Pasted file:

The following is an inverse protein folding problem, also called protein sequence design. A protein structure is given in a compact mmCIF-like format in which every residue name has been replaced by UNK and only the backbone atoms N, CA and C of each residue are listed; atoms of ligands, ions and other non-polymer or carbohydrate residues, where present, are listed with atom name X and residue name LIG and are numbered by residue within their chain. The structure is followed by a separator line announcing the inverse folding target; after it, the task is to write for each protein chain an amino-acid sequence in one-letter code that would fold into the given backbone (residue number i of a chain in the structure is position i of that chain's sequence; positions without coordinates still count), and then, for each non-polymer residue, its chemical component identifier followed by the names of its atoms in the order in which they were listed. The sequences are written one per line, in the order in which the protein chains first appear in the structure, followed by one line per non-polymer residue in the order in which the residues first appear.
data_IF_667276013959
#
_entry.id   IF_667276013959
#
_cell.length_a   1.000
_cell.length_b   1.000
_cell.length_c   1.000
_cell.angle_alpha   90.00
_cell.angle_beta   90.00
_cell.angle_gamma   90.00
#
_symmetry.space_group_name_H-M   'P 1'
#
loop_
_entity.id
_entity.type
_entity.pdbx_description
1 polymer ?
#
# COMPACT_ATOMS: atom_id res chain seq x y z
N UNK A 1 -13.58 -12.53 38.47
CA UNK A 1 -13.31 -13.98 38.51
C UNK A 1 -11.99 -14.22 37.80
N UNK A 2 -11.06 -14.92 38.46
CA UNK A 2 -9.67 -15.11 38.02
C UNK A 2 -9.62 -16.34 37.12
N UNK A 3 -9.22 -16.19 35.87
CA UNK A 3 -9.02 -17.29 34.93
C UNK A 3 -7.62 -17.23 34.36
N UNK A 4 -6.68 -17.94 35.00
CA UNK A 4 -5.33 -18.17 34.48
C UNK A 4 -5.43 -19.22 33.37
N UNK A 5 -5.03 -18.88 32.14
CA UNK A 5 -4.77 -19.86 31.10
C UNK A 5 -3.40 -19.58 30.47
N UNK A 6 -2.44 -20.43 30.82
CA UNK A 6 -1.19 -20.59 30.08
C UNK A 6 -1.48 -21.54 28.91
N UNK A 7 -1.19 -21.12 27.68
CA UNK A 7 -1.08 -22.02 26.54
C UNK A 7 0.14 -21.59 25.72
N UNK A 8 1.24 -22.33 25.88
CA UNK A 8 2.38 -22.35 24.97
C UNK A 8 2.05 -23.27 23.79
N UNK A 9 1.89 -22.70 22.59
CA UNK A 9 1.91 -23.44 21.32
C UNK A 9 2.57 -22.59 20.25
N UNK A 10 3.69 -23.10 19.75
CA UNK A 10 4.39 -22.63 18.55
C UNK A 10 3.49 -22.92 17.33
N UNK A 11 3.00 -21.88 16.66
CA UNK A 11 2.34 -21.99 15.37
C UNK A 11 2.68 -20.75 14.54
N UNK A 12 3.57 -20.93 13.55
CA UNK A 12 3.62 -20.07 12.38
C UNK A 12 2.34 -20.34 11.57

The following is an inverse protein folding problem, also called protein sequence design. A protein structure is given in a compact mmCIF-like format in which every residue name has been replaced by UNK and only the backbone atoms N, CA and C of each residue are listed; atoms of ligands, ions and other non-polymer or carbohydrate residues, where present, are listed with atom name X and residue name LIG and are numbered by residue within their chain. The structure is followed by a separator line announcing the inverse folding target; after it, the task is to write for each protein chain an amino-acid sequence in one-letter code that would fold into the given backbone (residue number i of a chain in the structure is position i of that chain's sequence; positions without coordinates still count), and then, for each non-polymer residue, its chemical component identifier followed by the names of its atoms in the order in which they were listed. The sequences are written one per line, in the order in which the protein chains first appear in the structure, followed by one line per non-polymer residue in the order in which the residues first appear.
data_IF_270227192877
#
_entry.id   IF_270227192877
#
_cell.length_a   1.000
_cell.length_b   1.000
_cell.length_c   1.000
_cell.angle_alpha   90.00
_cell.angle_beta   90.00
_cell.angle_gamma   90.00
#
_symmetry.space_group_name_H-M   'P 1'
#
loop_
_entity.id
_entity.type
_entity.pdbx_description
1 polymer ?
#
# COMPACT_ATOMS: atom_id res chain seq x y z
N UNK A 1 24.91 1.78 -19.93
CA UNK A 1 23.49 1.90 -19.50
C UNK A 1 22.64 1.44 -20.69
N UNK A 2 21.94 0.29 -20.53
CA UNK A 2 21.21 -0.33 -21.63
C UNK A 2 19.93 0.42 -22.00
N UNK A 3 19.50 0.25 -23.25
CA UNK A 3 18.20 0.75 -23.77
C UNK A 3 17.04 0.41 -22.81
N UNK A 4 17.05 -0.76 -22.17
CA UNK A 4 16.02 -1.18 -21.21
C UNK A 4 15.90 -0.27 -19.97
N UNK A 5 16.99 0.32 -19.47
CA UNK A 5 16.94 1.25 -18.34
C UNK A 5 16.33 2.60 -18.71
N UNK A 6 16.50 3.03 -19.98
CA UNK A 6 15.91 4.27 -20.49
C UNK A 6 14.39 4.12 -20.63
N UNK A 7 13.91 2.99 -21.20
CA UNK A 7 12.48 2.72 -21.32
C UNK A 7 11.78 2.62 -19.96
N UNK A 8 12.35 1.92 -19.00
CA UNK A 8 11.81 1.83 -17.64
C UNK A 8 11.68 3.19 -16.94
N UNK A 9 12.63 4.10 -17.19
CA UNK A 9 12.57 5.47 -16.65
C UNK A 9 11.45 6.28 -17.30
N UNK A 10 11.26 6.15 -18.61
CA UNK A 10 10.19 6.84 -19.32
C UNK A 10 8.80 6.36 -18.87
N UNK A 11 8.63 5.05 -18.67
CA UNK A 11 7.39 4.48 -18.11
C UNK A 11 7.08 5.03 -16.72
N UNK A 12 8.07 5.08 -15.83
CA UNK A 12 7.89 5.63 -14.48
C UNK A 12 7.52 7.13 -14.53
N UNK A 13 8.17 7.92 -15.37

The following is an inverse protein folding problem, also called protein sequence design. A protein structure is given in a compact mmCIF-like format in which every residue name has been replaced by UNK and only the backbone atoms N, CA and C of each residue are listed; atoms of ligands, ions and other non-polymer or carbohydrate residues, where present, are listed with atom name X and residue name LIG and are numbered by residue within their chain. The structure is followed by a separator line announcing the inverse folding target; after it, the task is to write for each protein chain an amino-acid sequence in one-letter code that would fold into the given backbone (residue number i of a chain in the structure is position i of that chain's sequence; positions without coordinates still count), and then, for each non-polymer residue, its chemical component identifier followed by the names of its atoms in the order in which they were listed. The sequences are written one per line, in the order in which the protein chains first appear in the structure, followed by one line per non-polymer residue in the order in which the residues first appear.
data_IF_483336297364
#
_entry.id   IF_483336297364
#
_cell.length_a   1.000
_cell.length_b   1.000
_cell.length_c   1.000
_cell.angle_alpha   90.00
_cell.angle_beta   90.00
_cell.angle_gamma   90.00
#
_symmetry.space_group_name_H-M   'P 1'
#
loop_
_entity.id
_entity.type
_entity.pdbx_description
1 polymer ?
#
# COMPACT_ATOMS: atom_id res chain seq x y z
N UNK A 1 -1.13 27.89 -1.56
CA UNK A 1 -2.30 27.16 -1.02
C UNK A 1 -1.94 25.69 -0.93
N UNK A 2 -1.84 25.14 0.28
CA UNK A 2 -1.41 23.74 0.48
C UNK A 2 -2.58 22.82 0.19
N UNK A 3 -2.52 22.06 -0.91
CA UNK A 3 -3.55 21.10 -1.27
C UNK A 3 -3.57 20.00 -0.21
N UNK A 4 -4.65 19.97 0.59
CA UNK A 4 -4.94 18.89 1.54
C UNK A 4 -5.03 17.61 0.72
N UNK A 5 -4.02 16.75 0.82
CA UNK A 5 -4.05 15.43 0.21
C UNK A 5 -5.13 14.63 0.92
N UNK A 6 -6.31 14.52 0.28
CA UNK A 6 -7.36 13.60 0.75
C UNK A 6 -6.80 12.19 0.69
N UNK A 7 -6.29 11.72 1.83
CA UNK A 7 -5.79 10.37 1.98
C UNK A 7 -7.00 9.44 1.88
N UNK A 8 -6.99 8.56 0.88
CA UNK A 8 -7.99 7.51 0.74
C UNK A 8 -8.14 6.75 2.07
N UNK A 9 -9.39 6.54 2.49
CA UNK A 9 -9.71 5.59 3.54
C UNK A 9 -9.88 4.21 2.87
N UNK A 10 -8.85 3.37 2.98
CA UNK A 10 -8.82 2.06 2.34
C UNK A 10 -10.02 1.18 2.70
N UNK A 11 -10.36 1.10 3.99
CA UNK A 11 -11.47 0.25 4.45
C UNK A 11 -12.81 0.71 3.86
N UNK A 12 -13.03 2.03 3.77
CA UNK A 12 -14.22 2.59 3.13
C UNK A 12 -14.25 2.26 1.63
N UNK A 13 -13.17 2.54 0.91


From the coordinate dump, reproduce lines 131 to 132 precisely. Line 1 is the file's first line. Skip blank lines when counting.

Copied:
_entity.id
_entity.type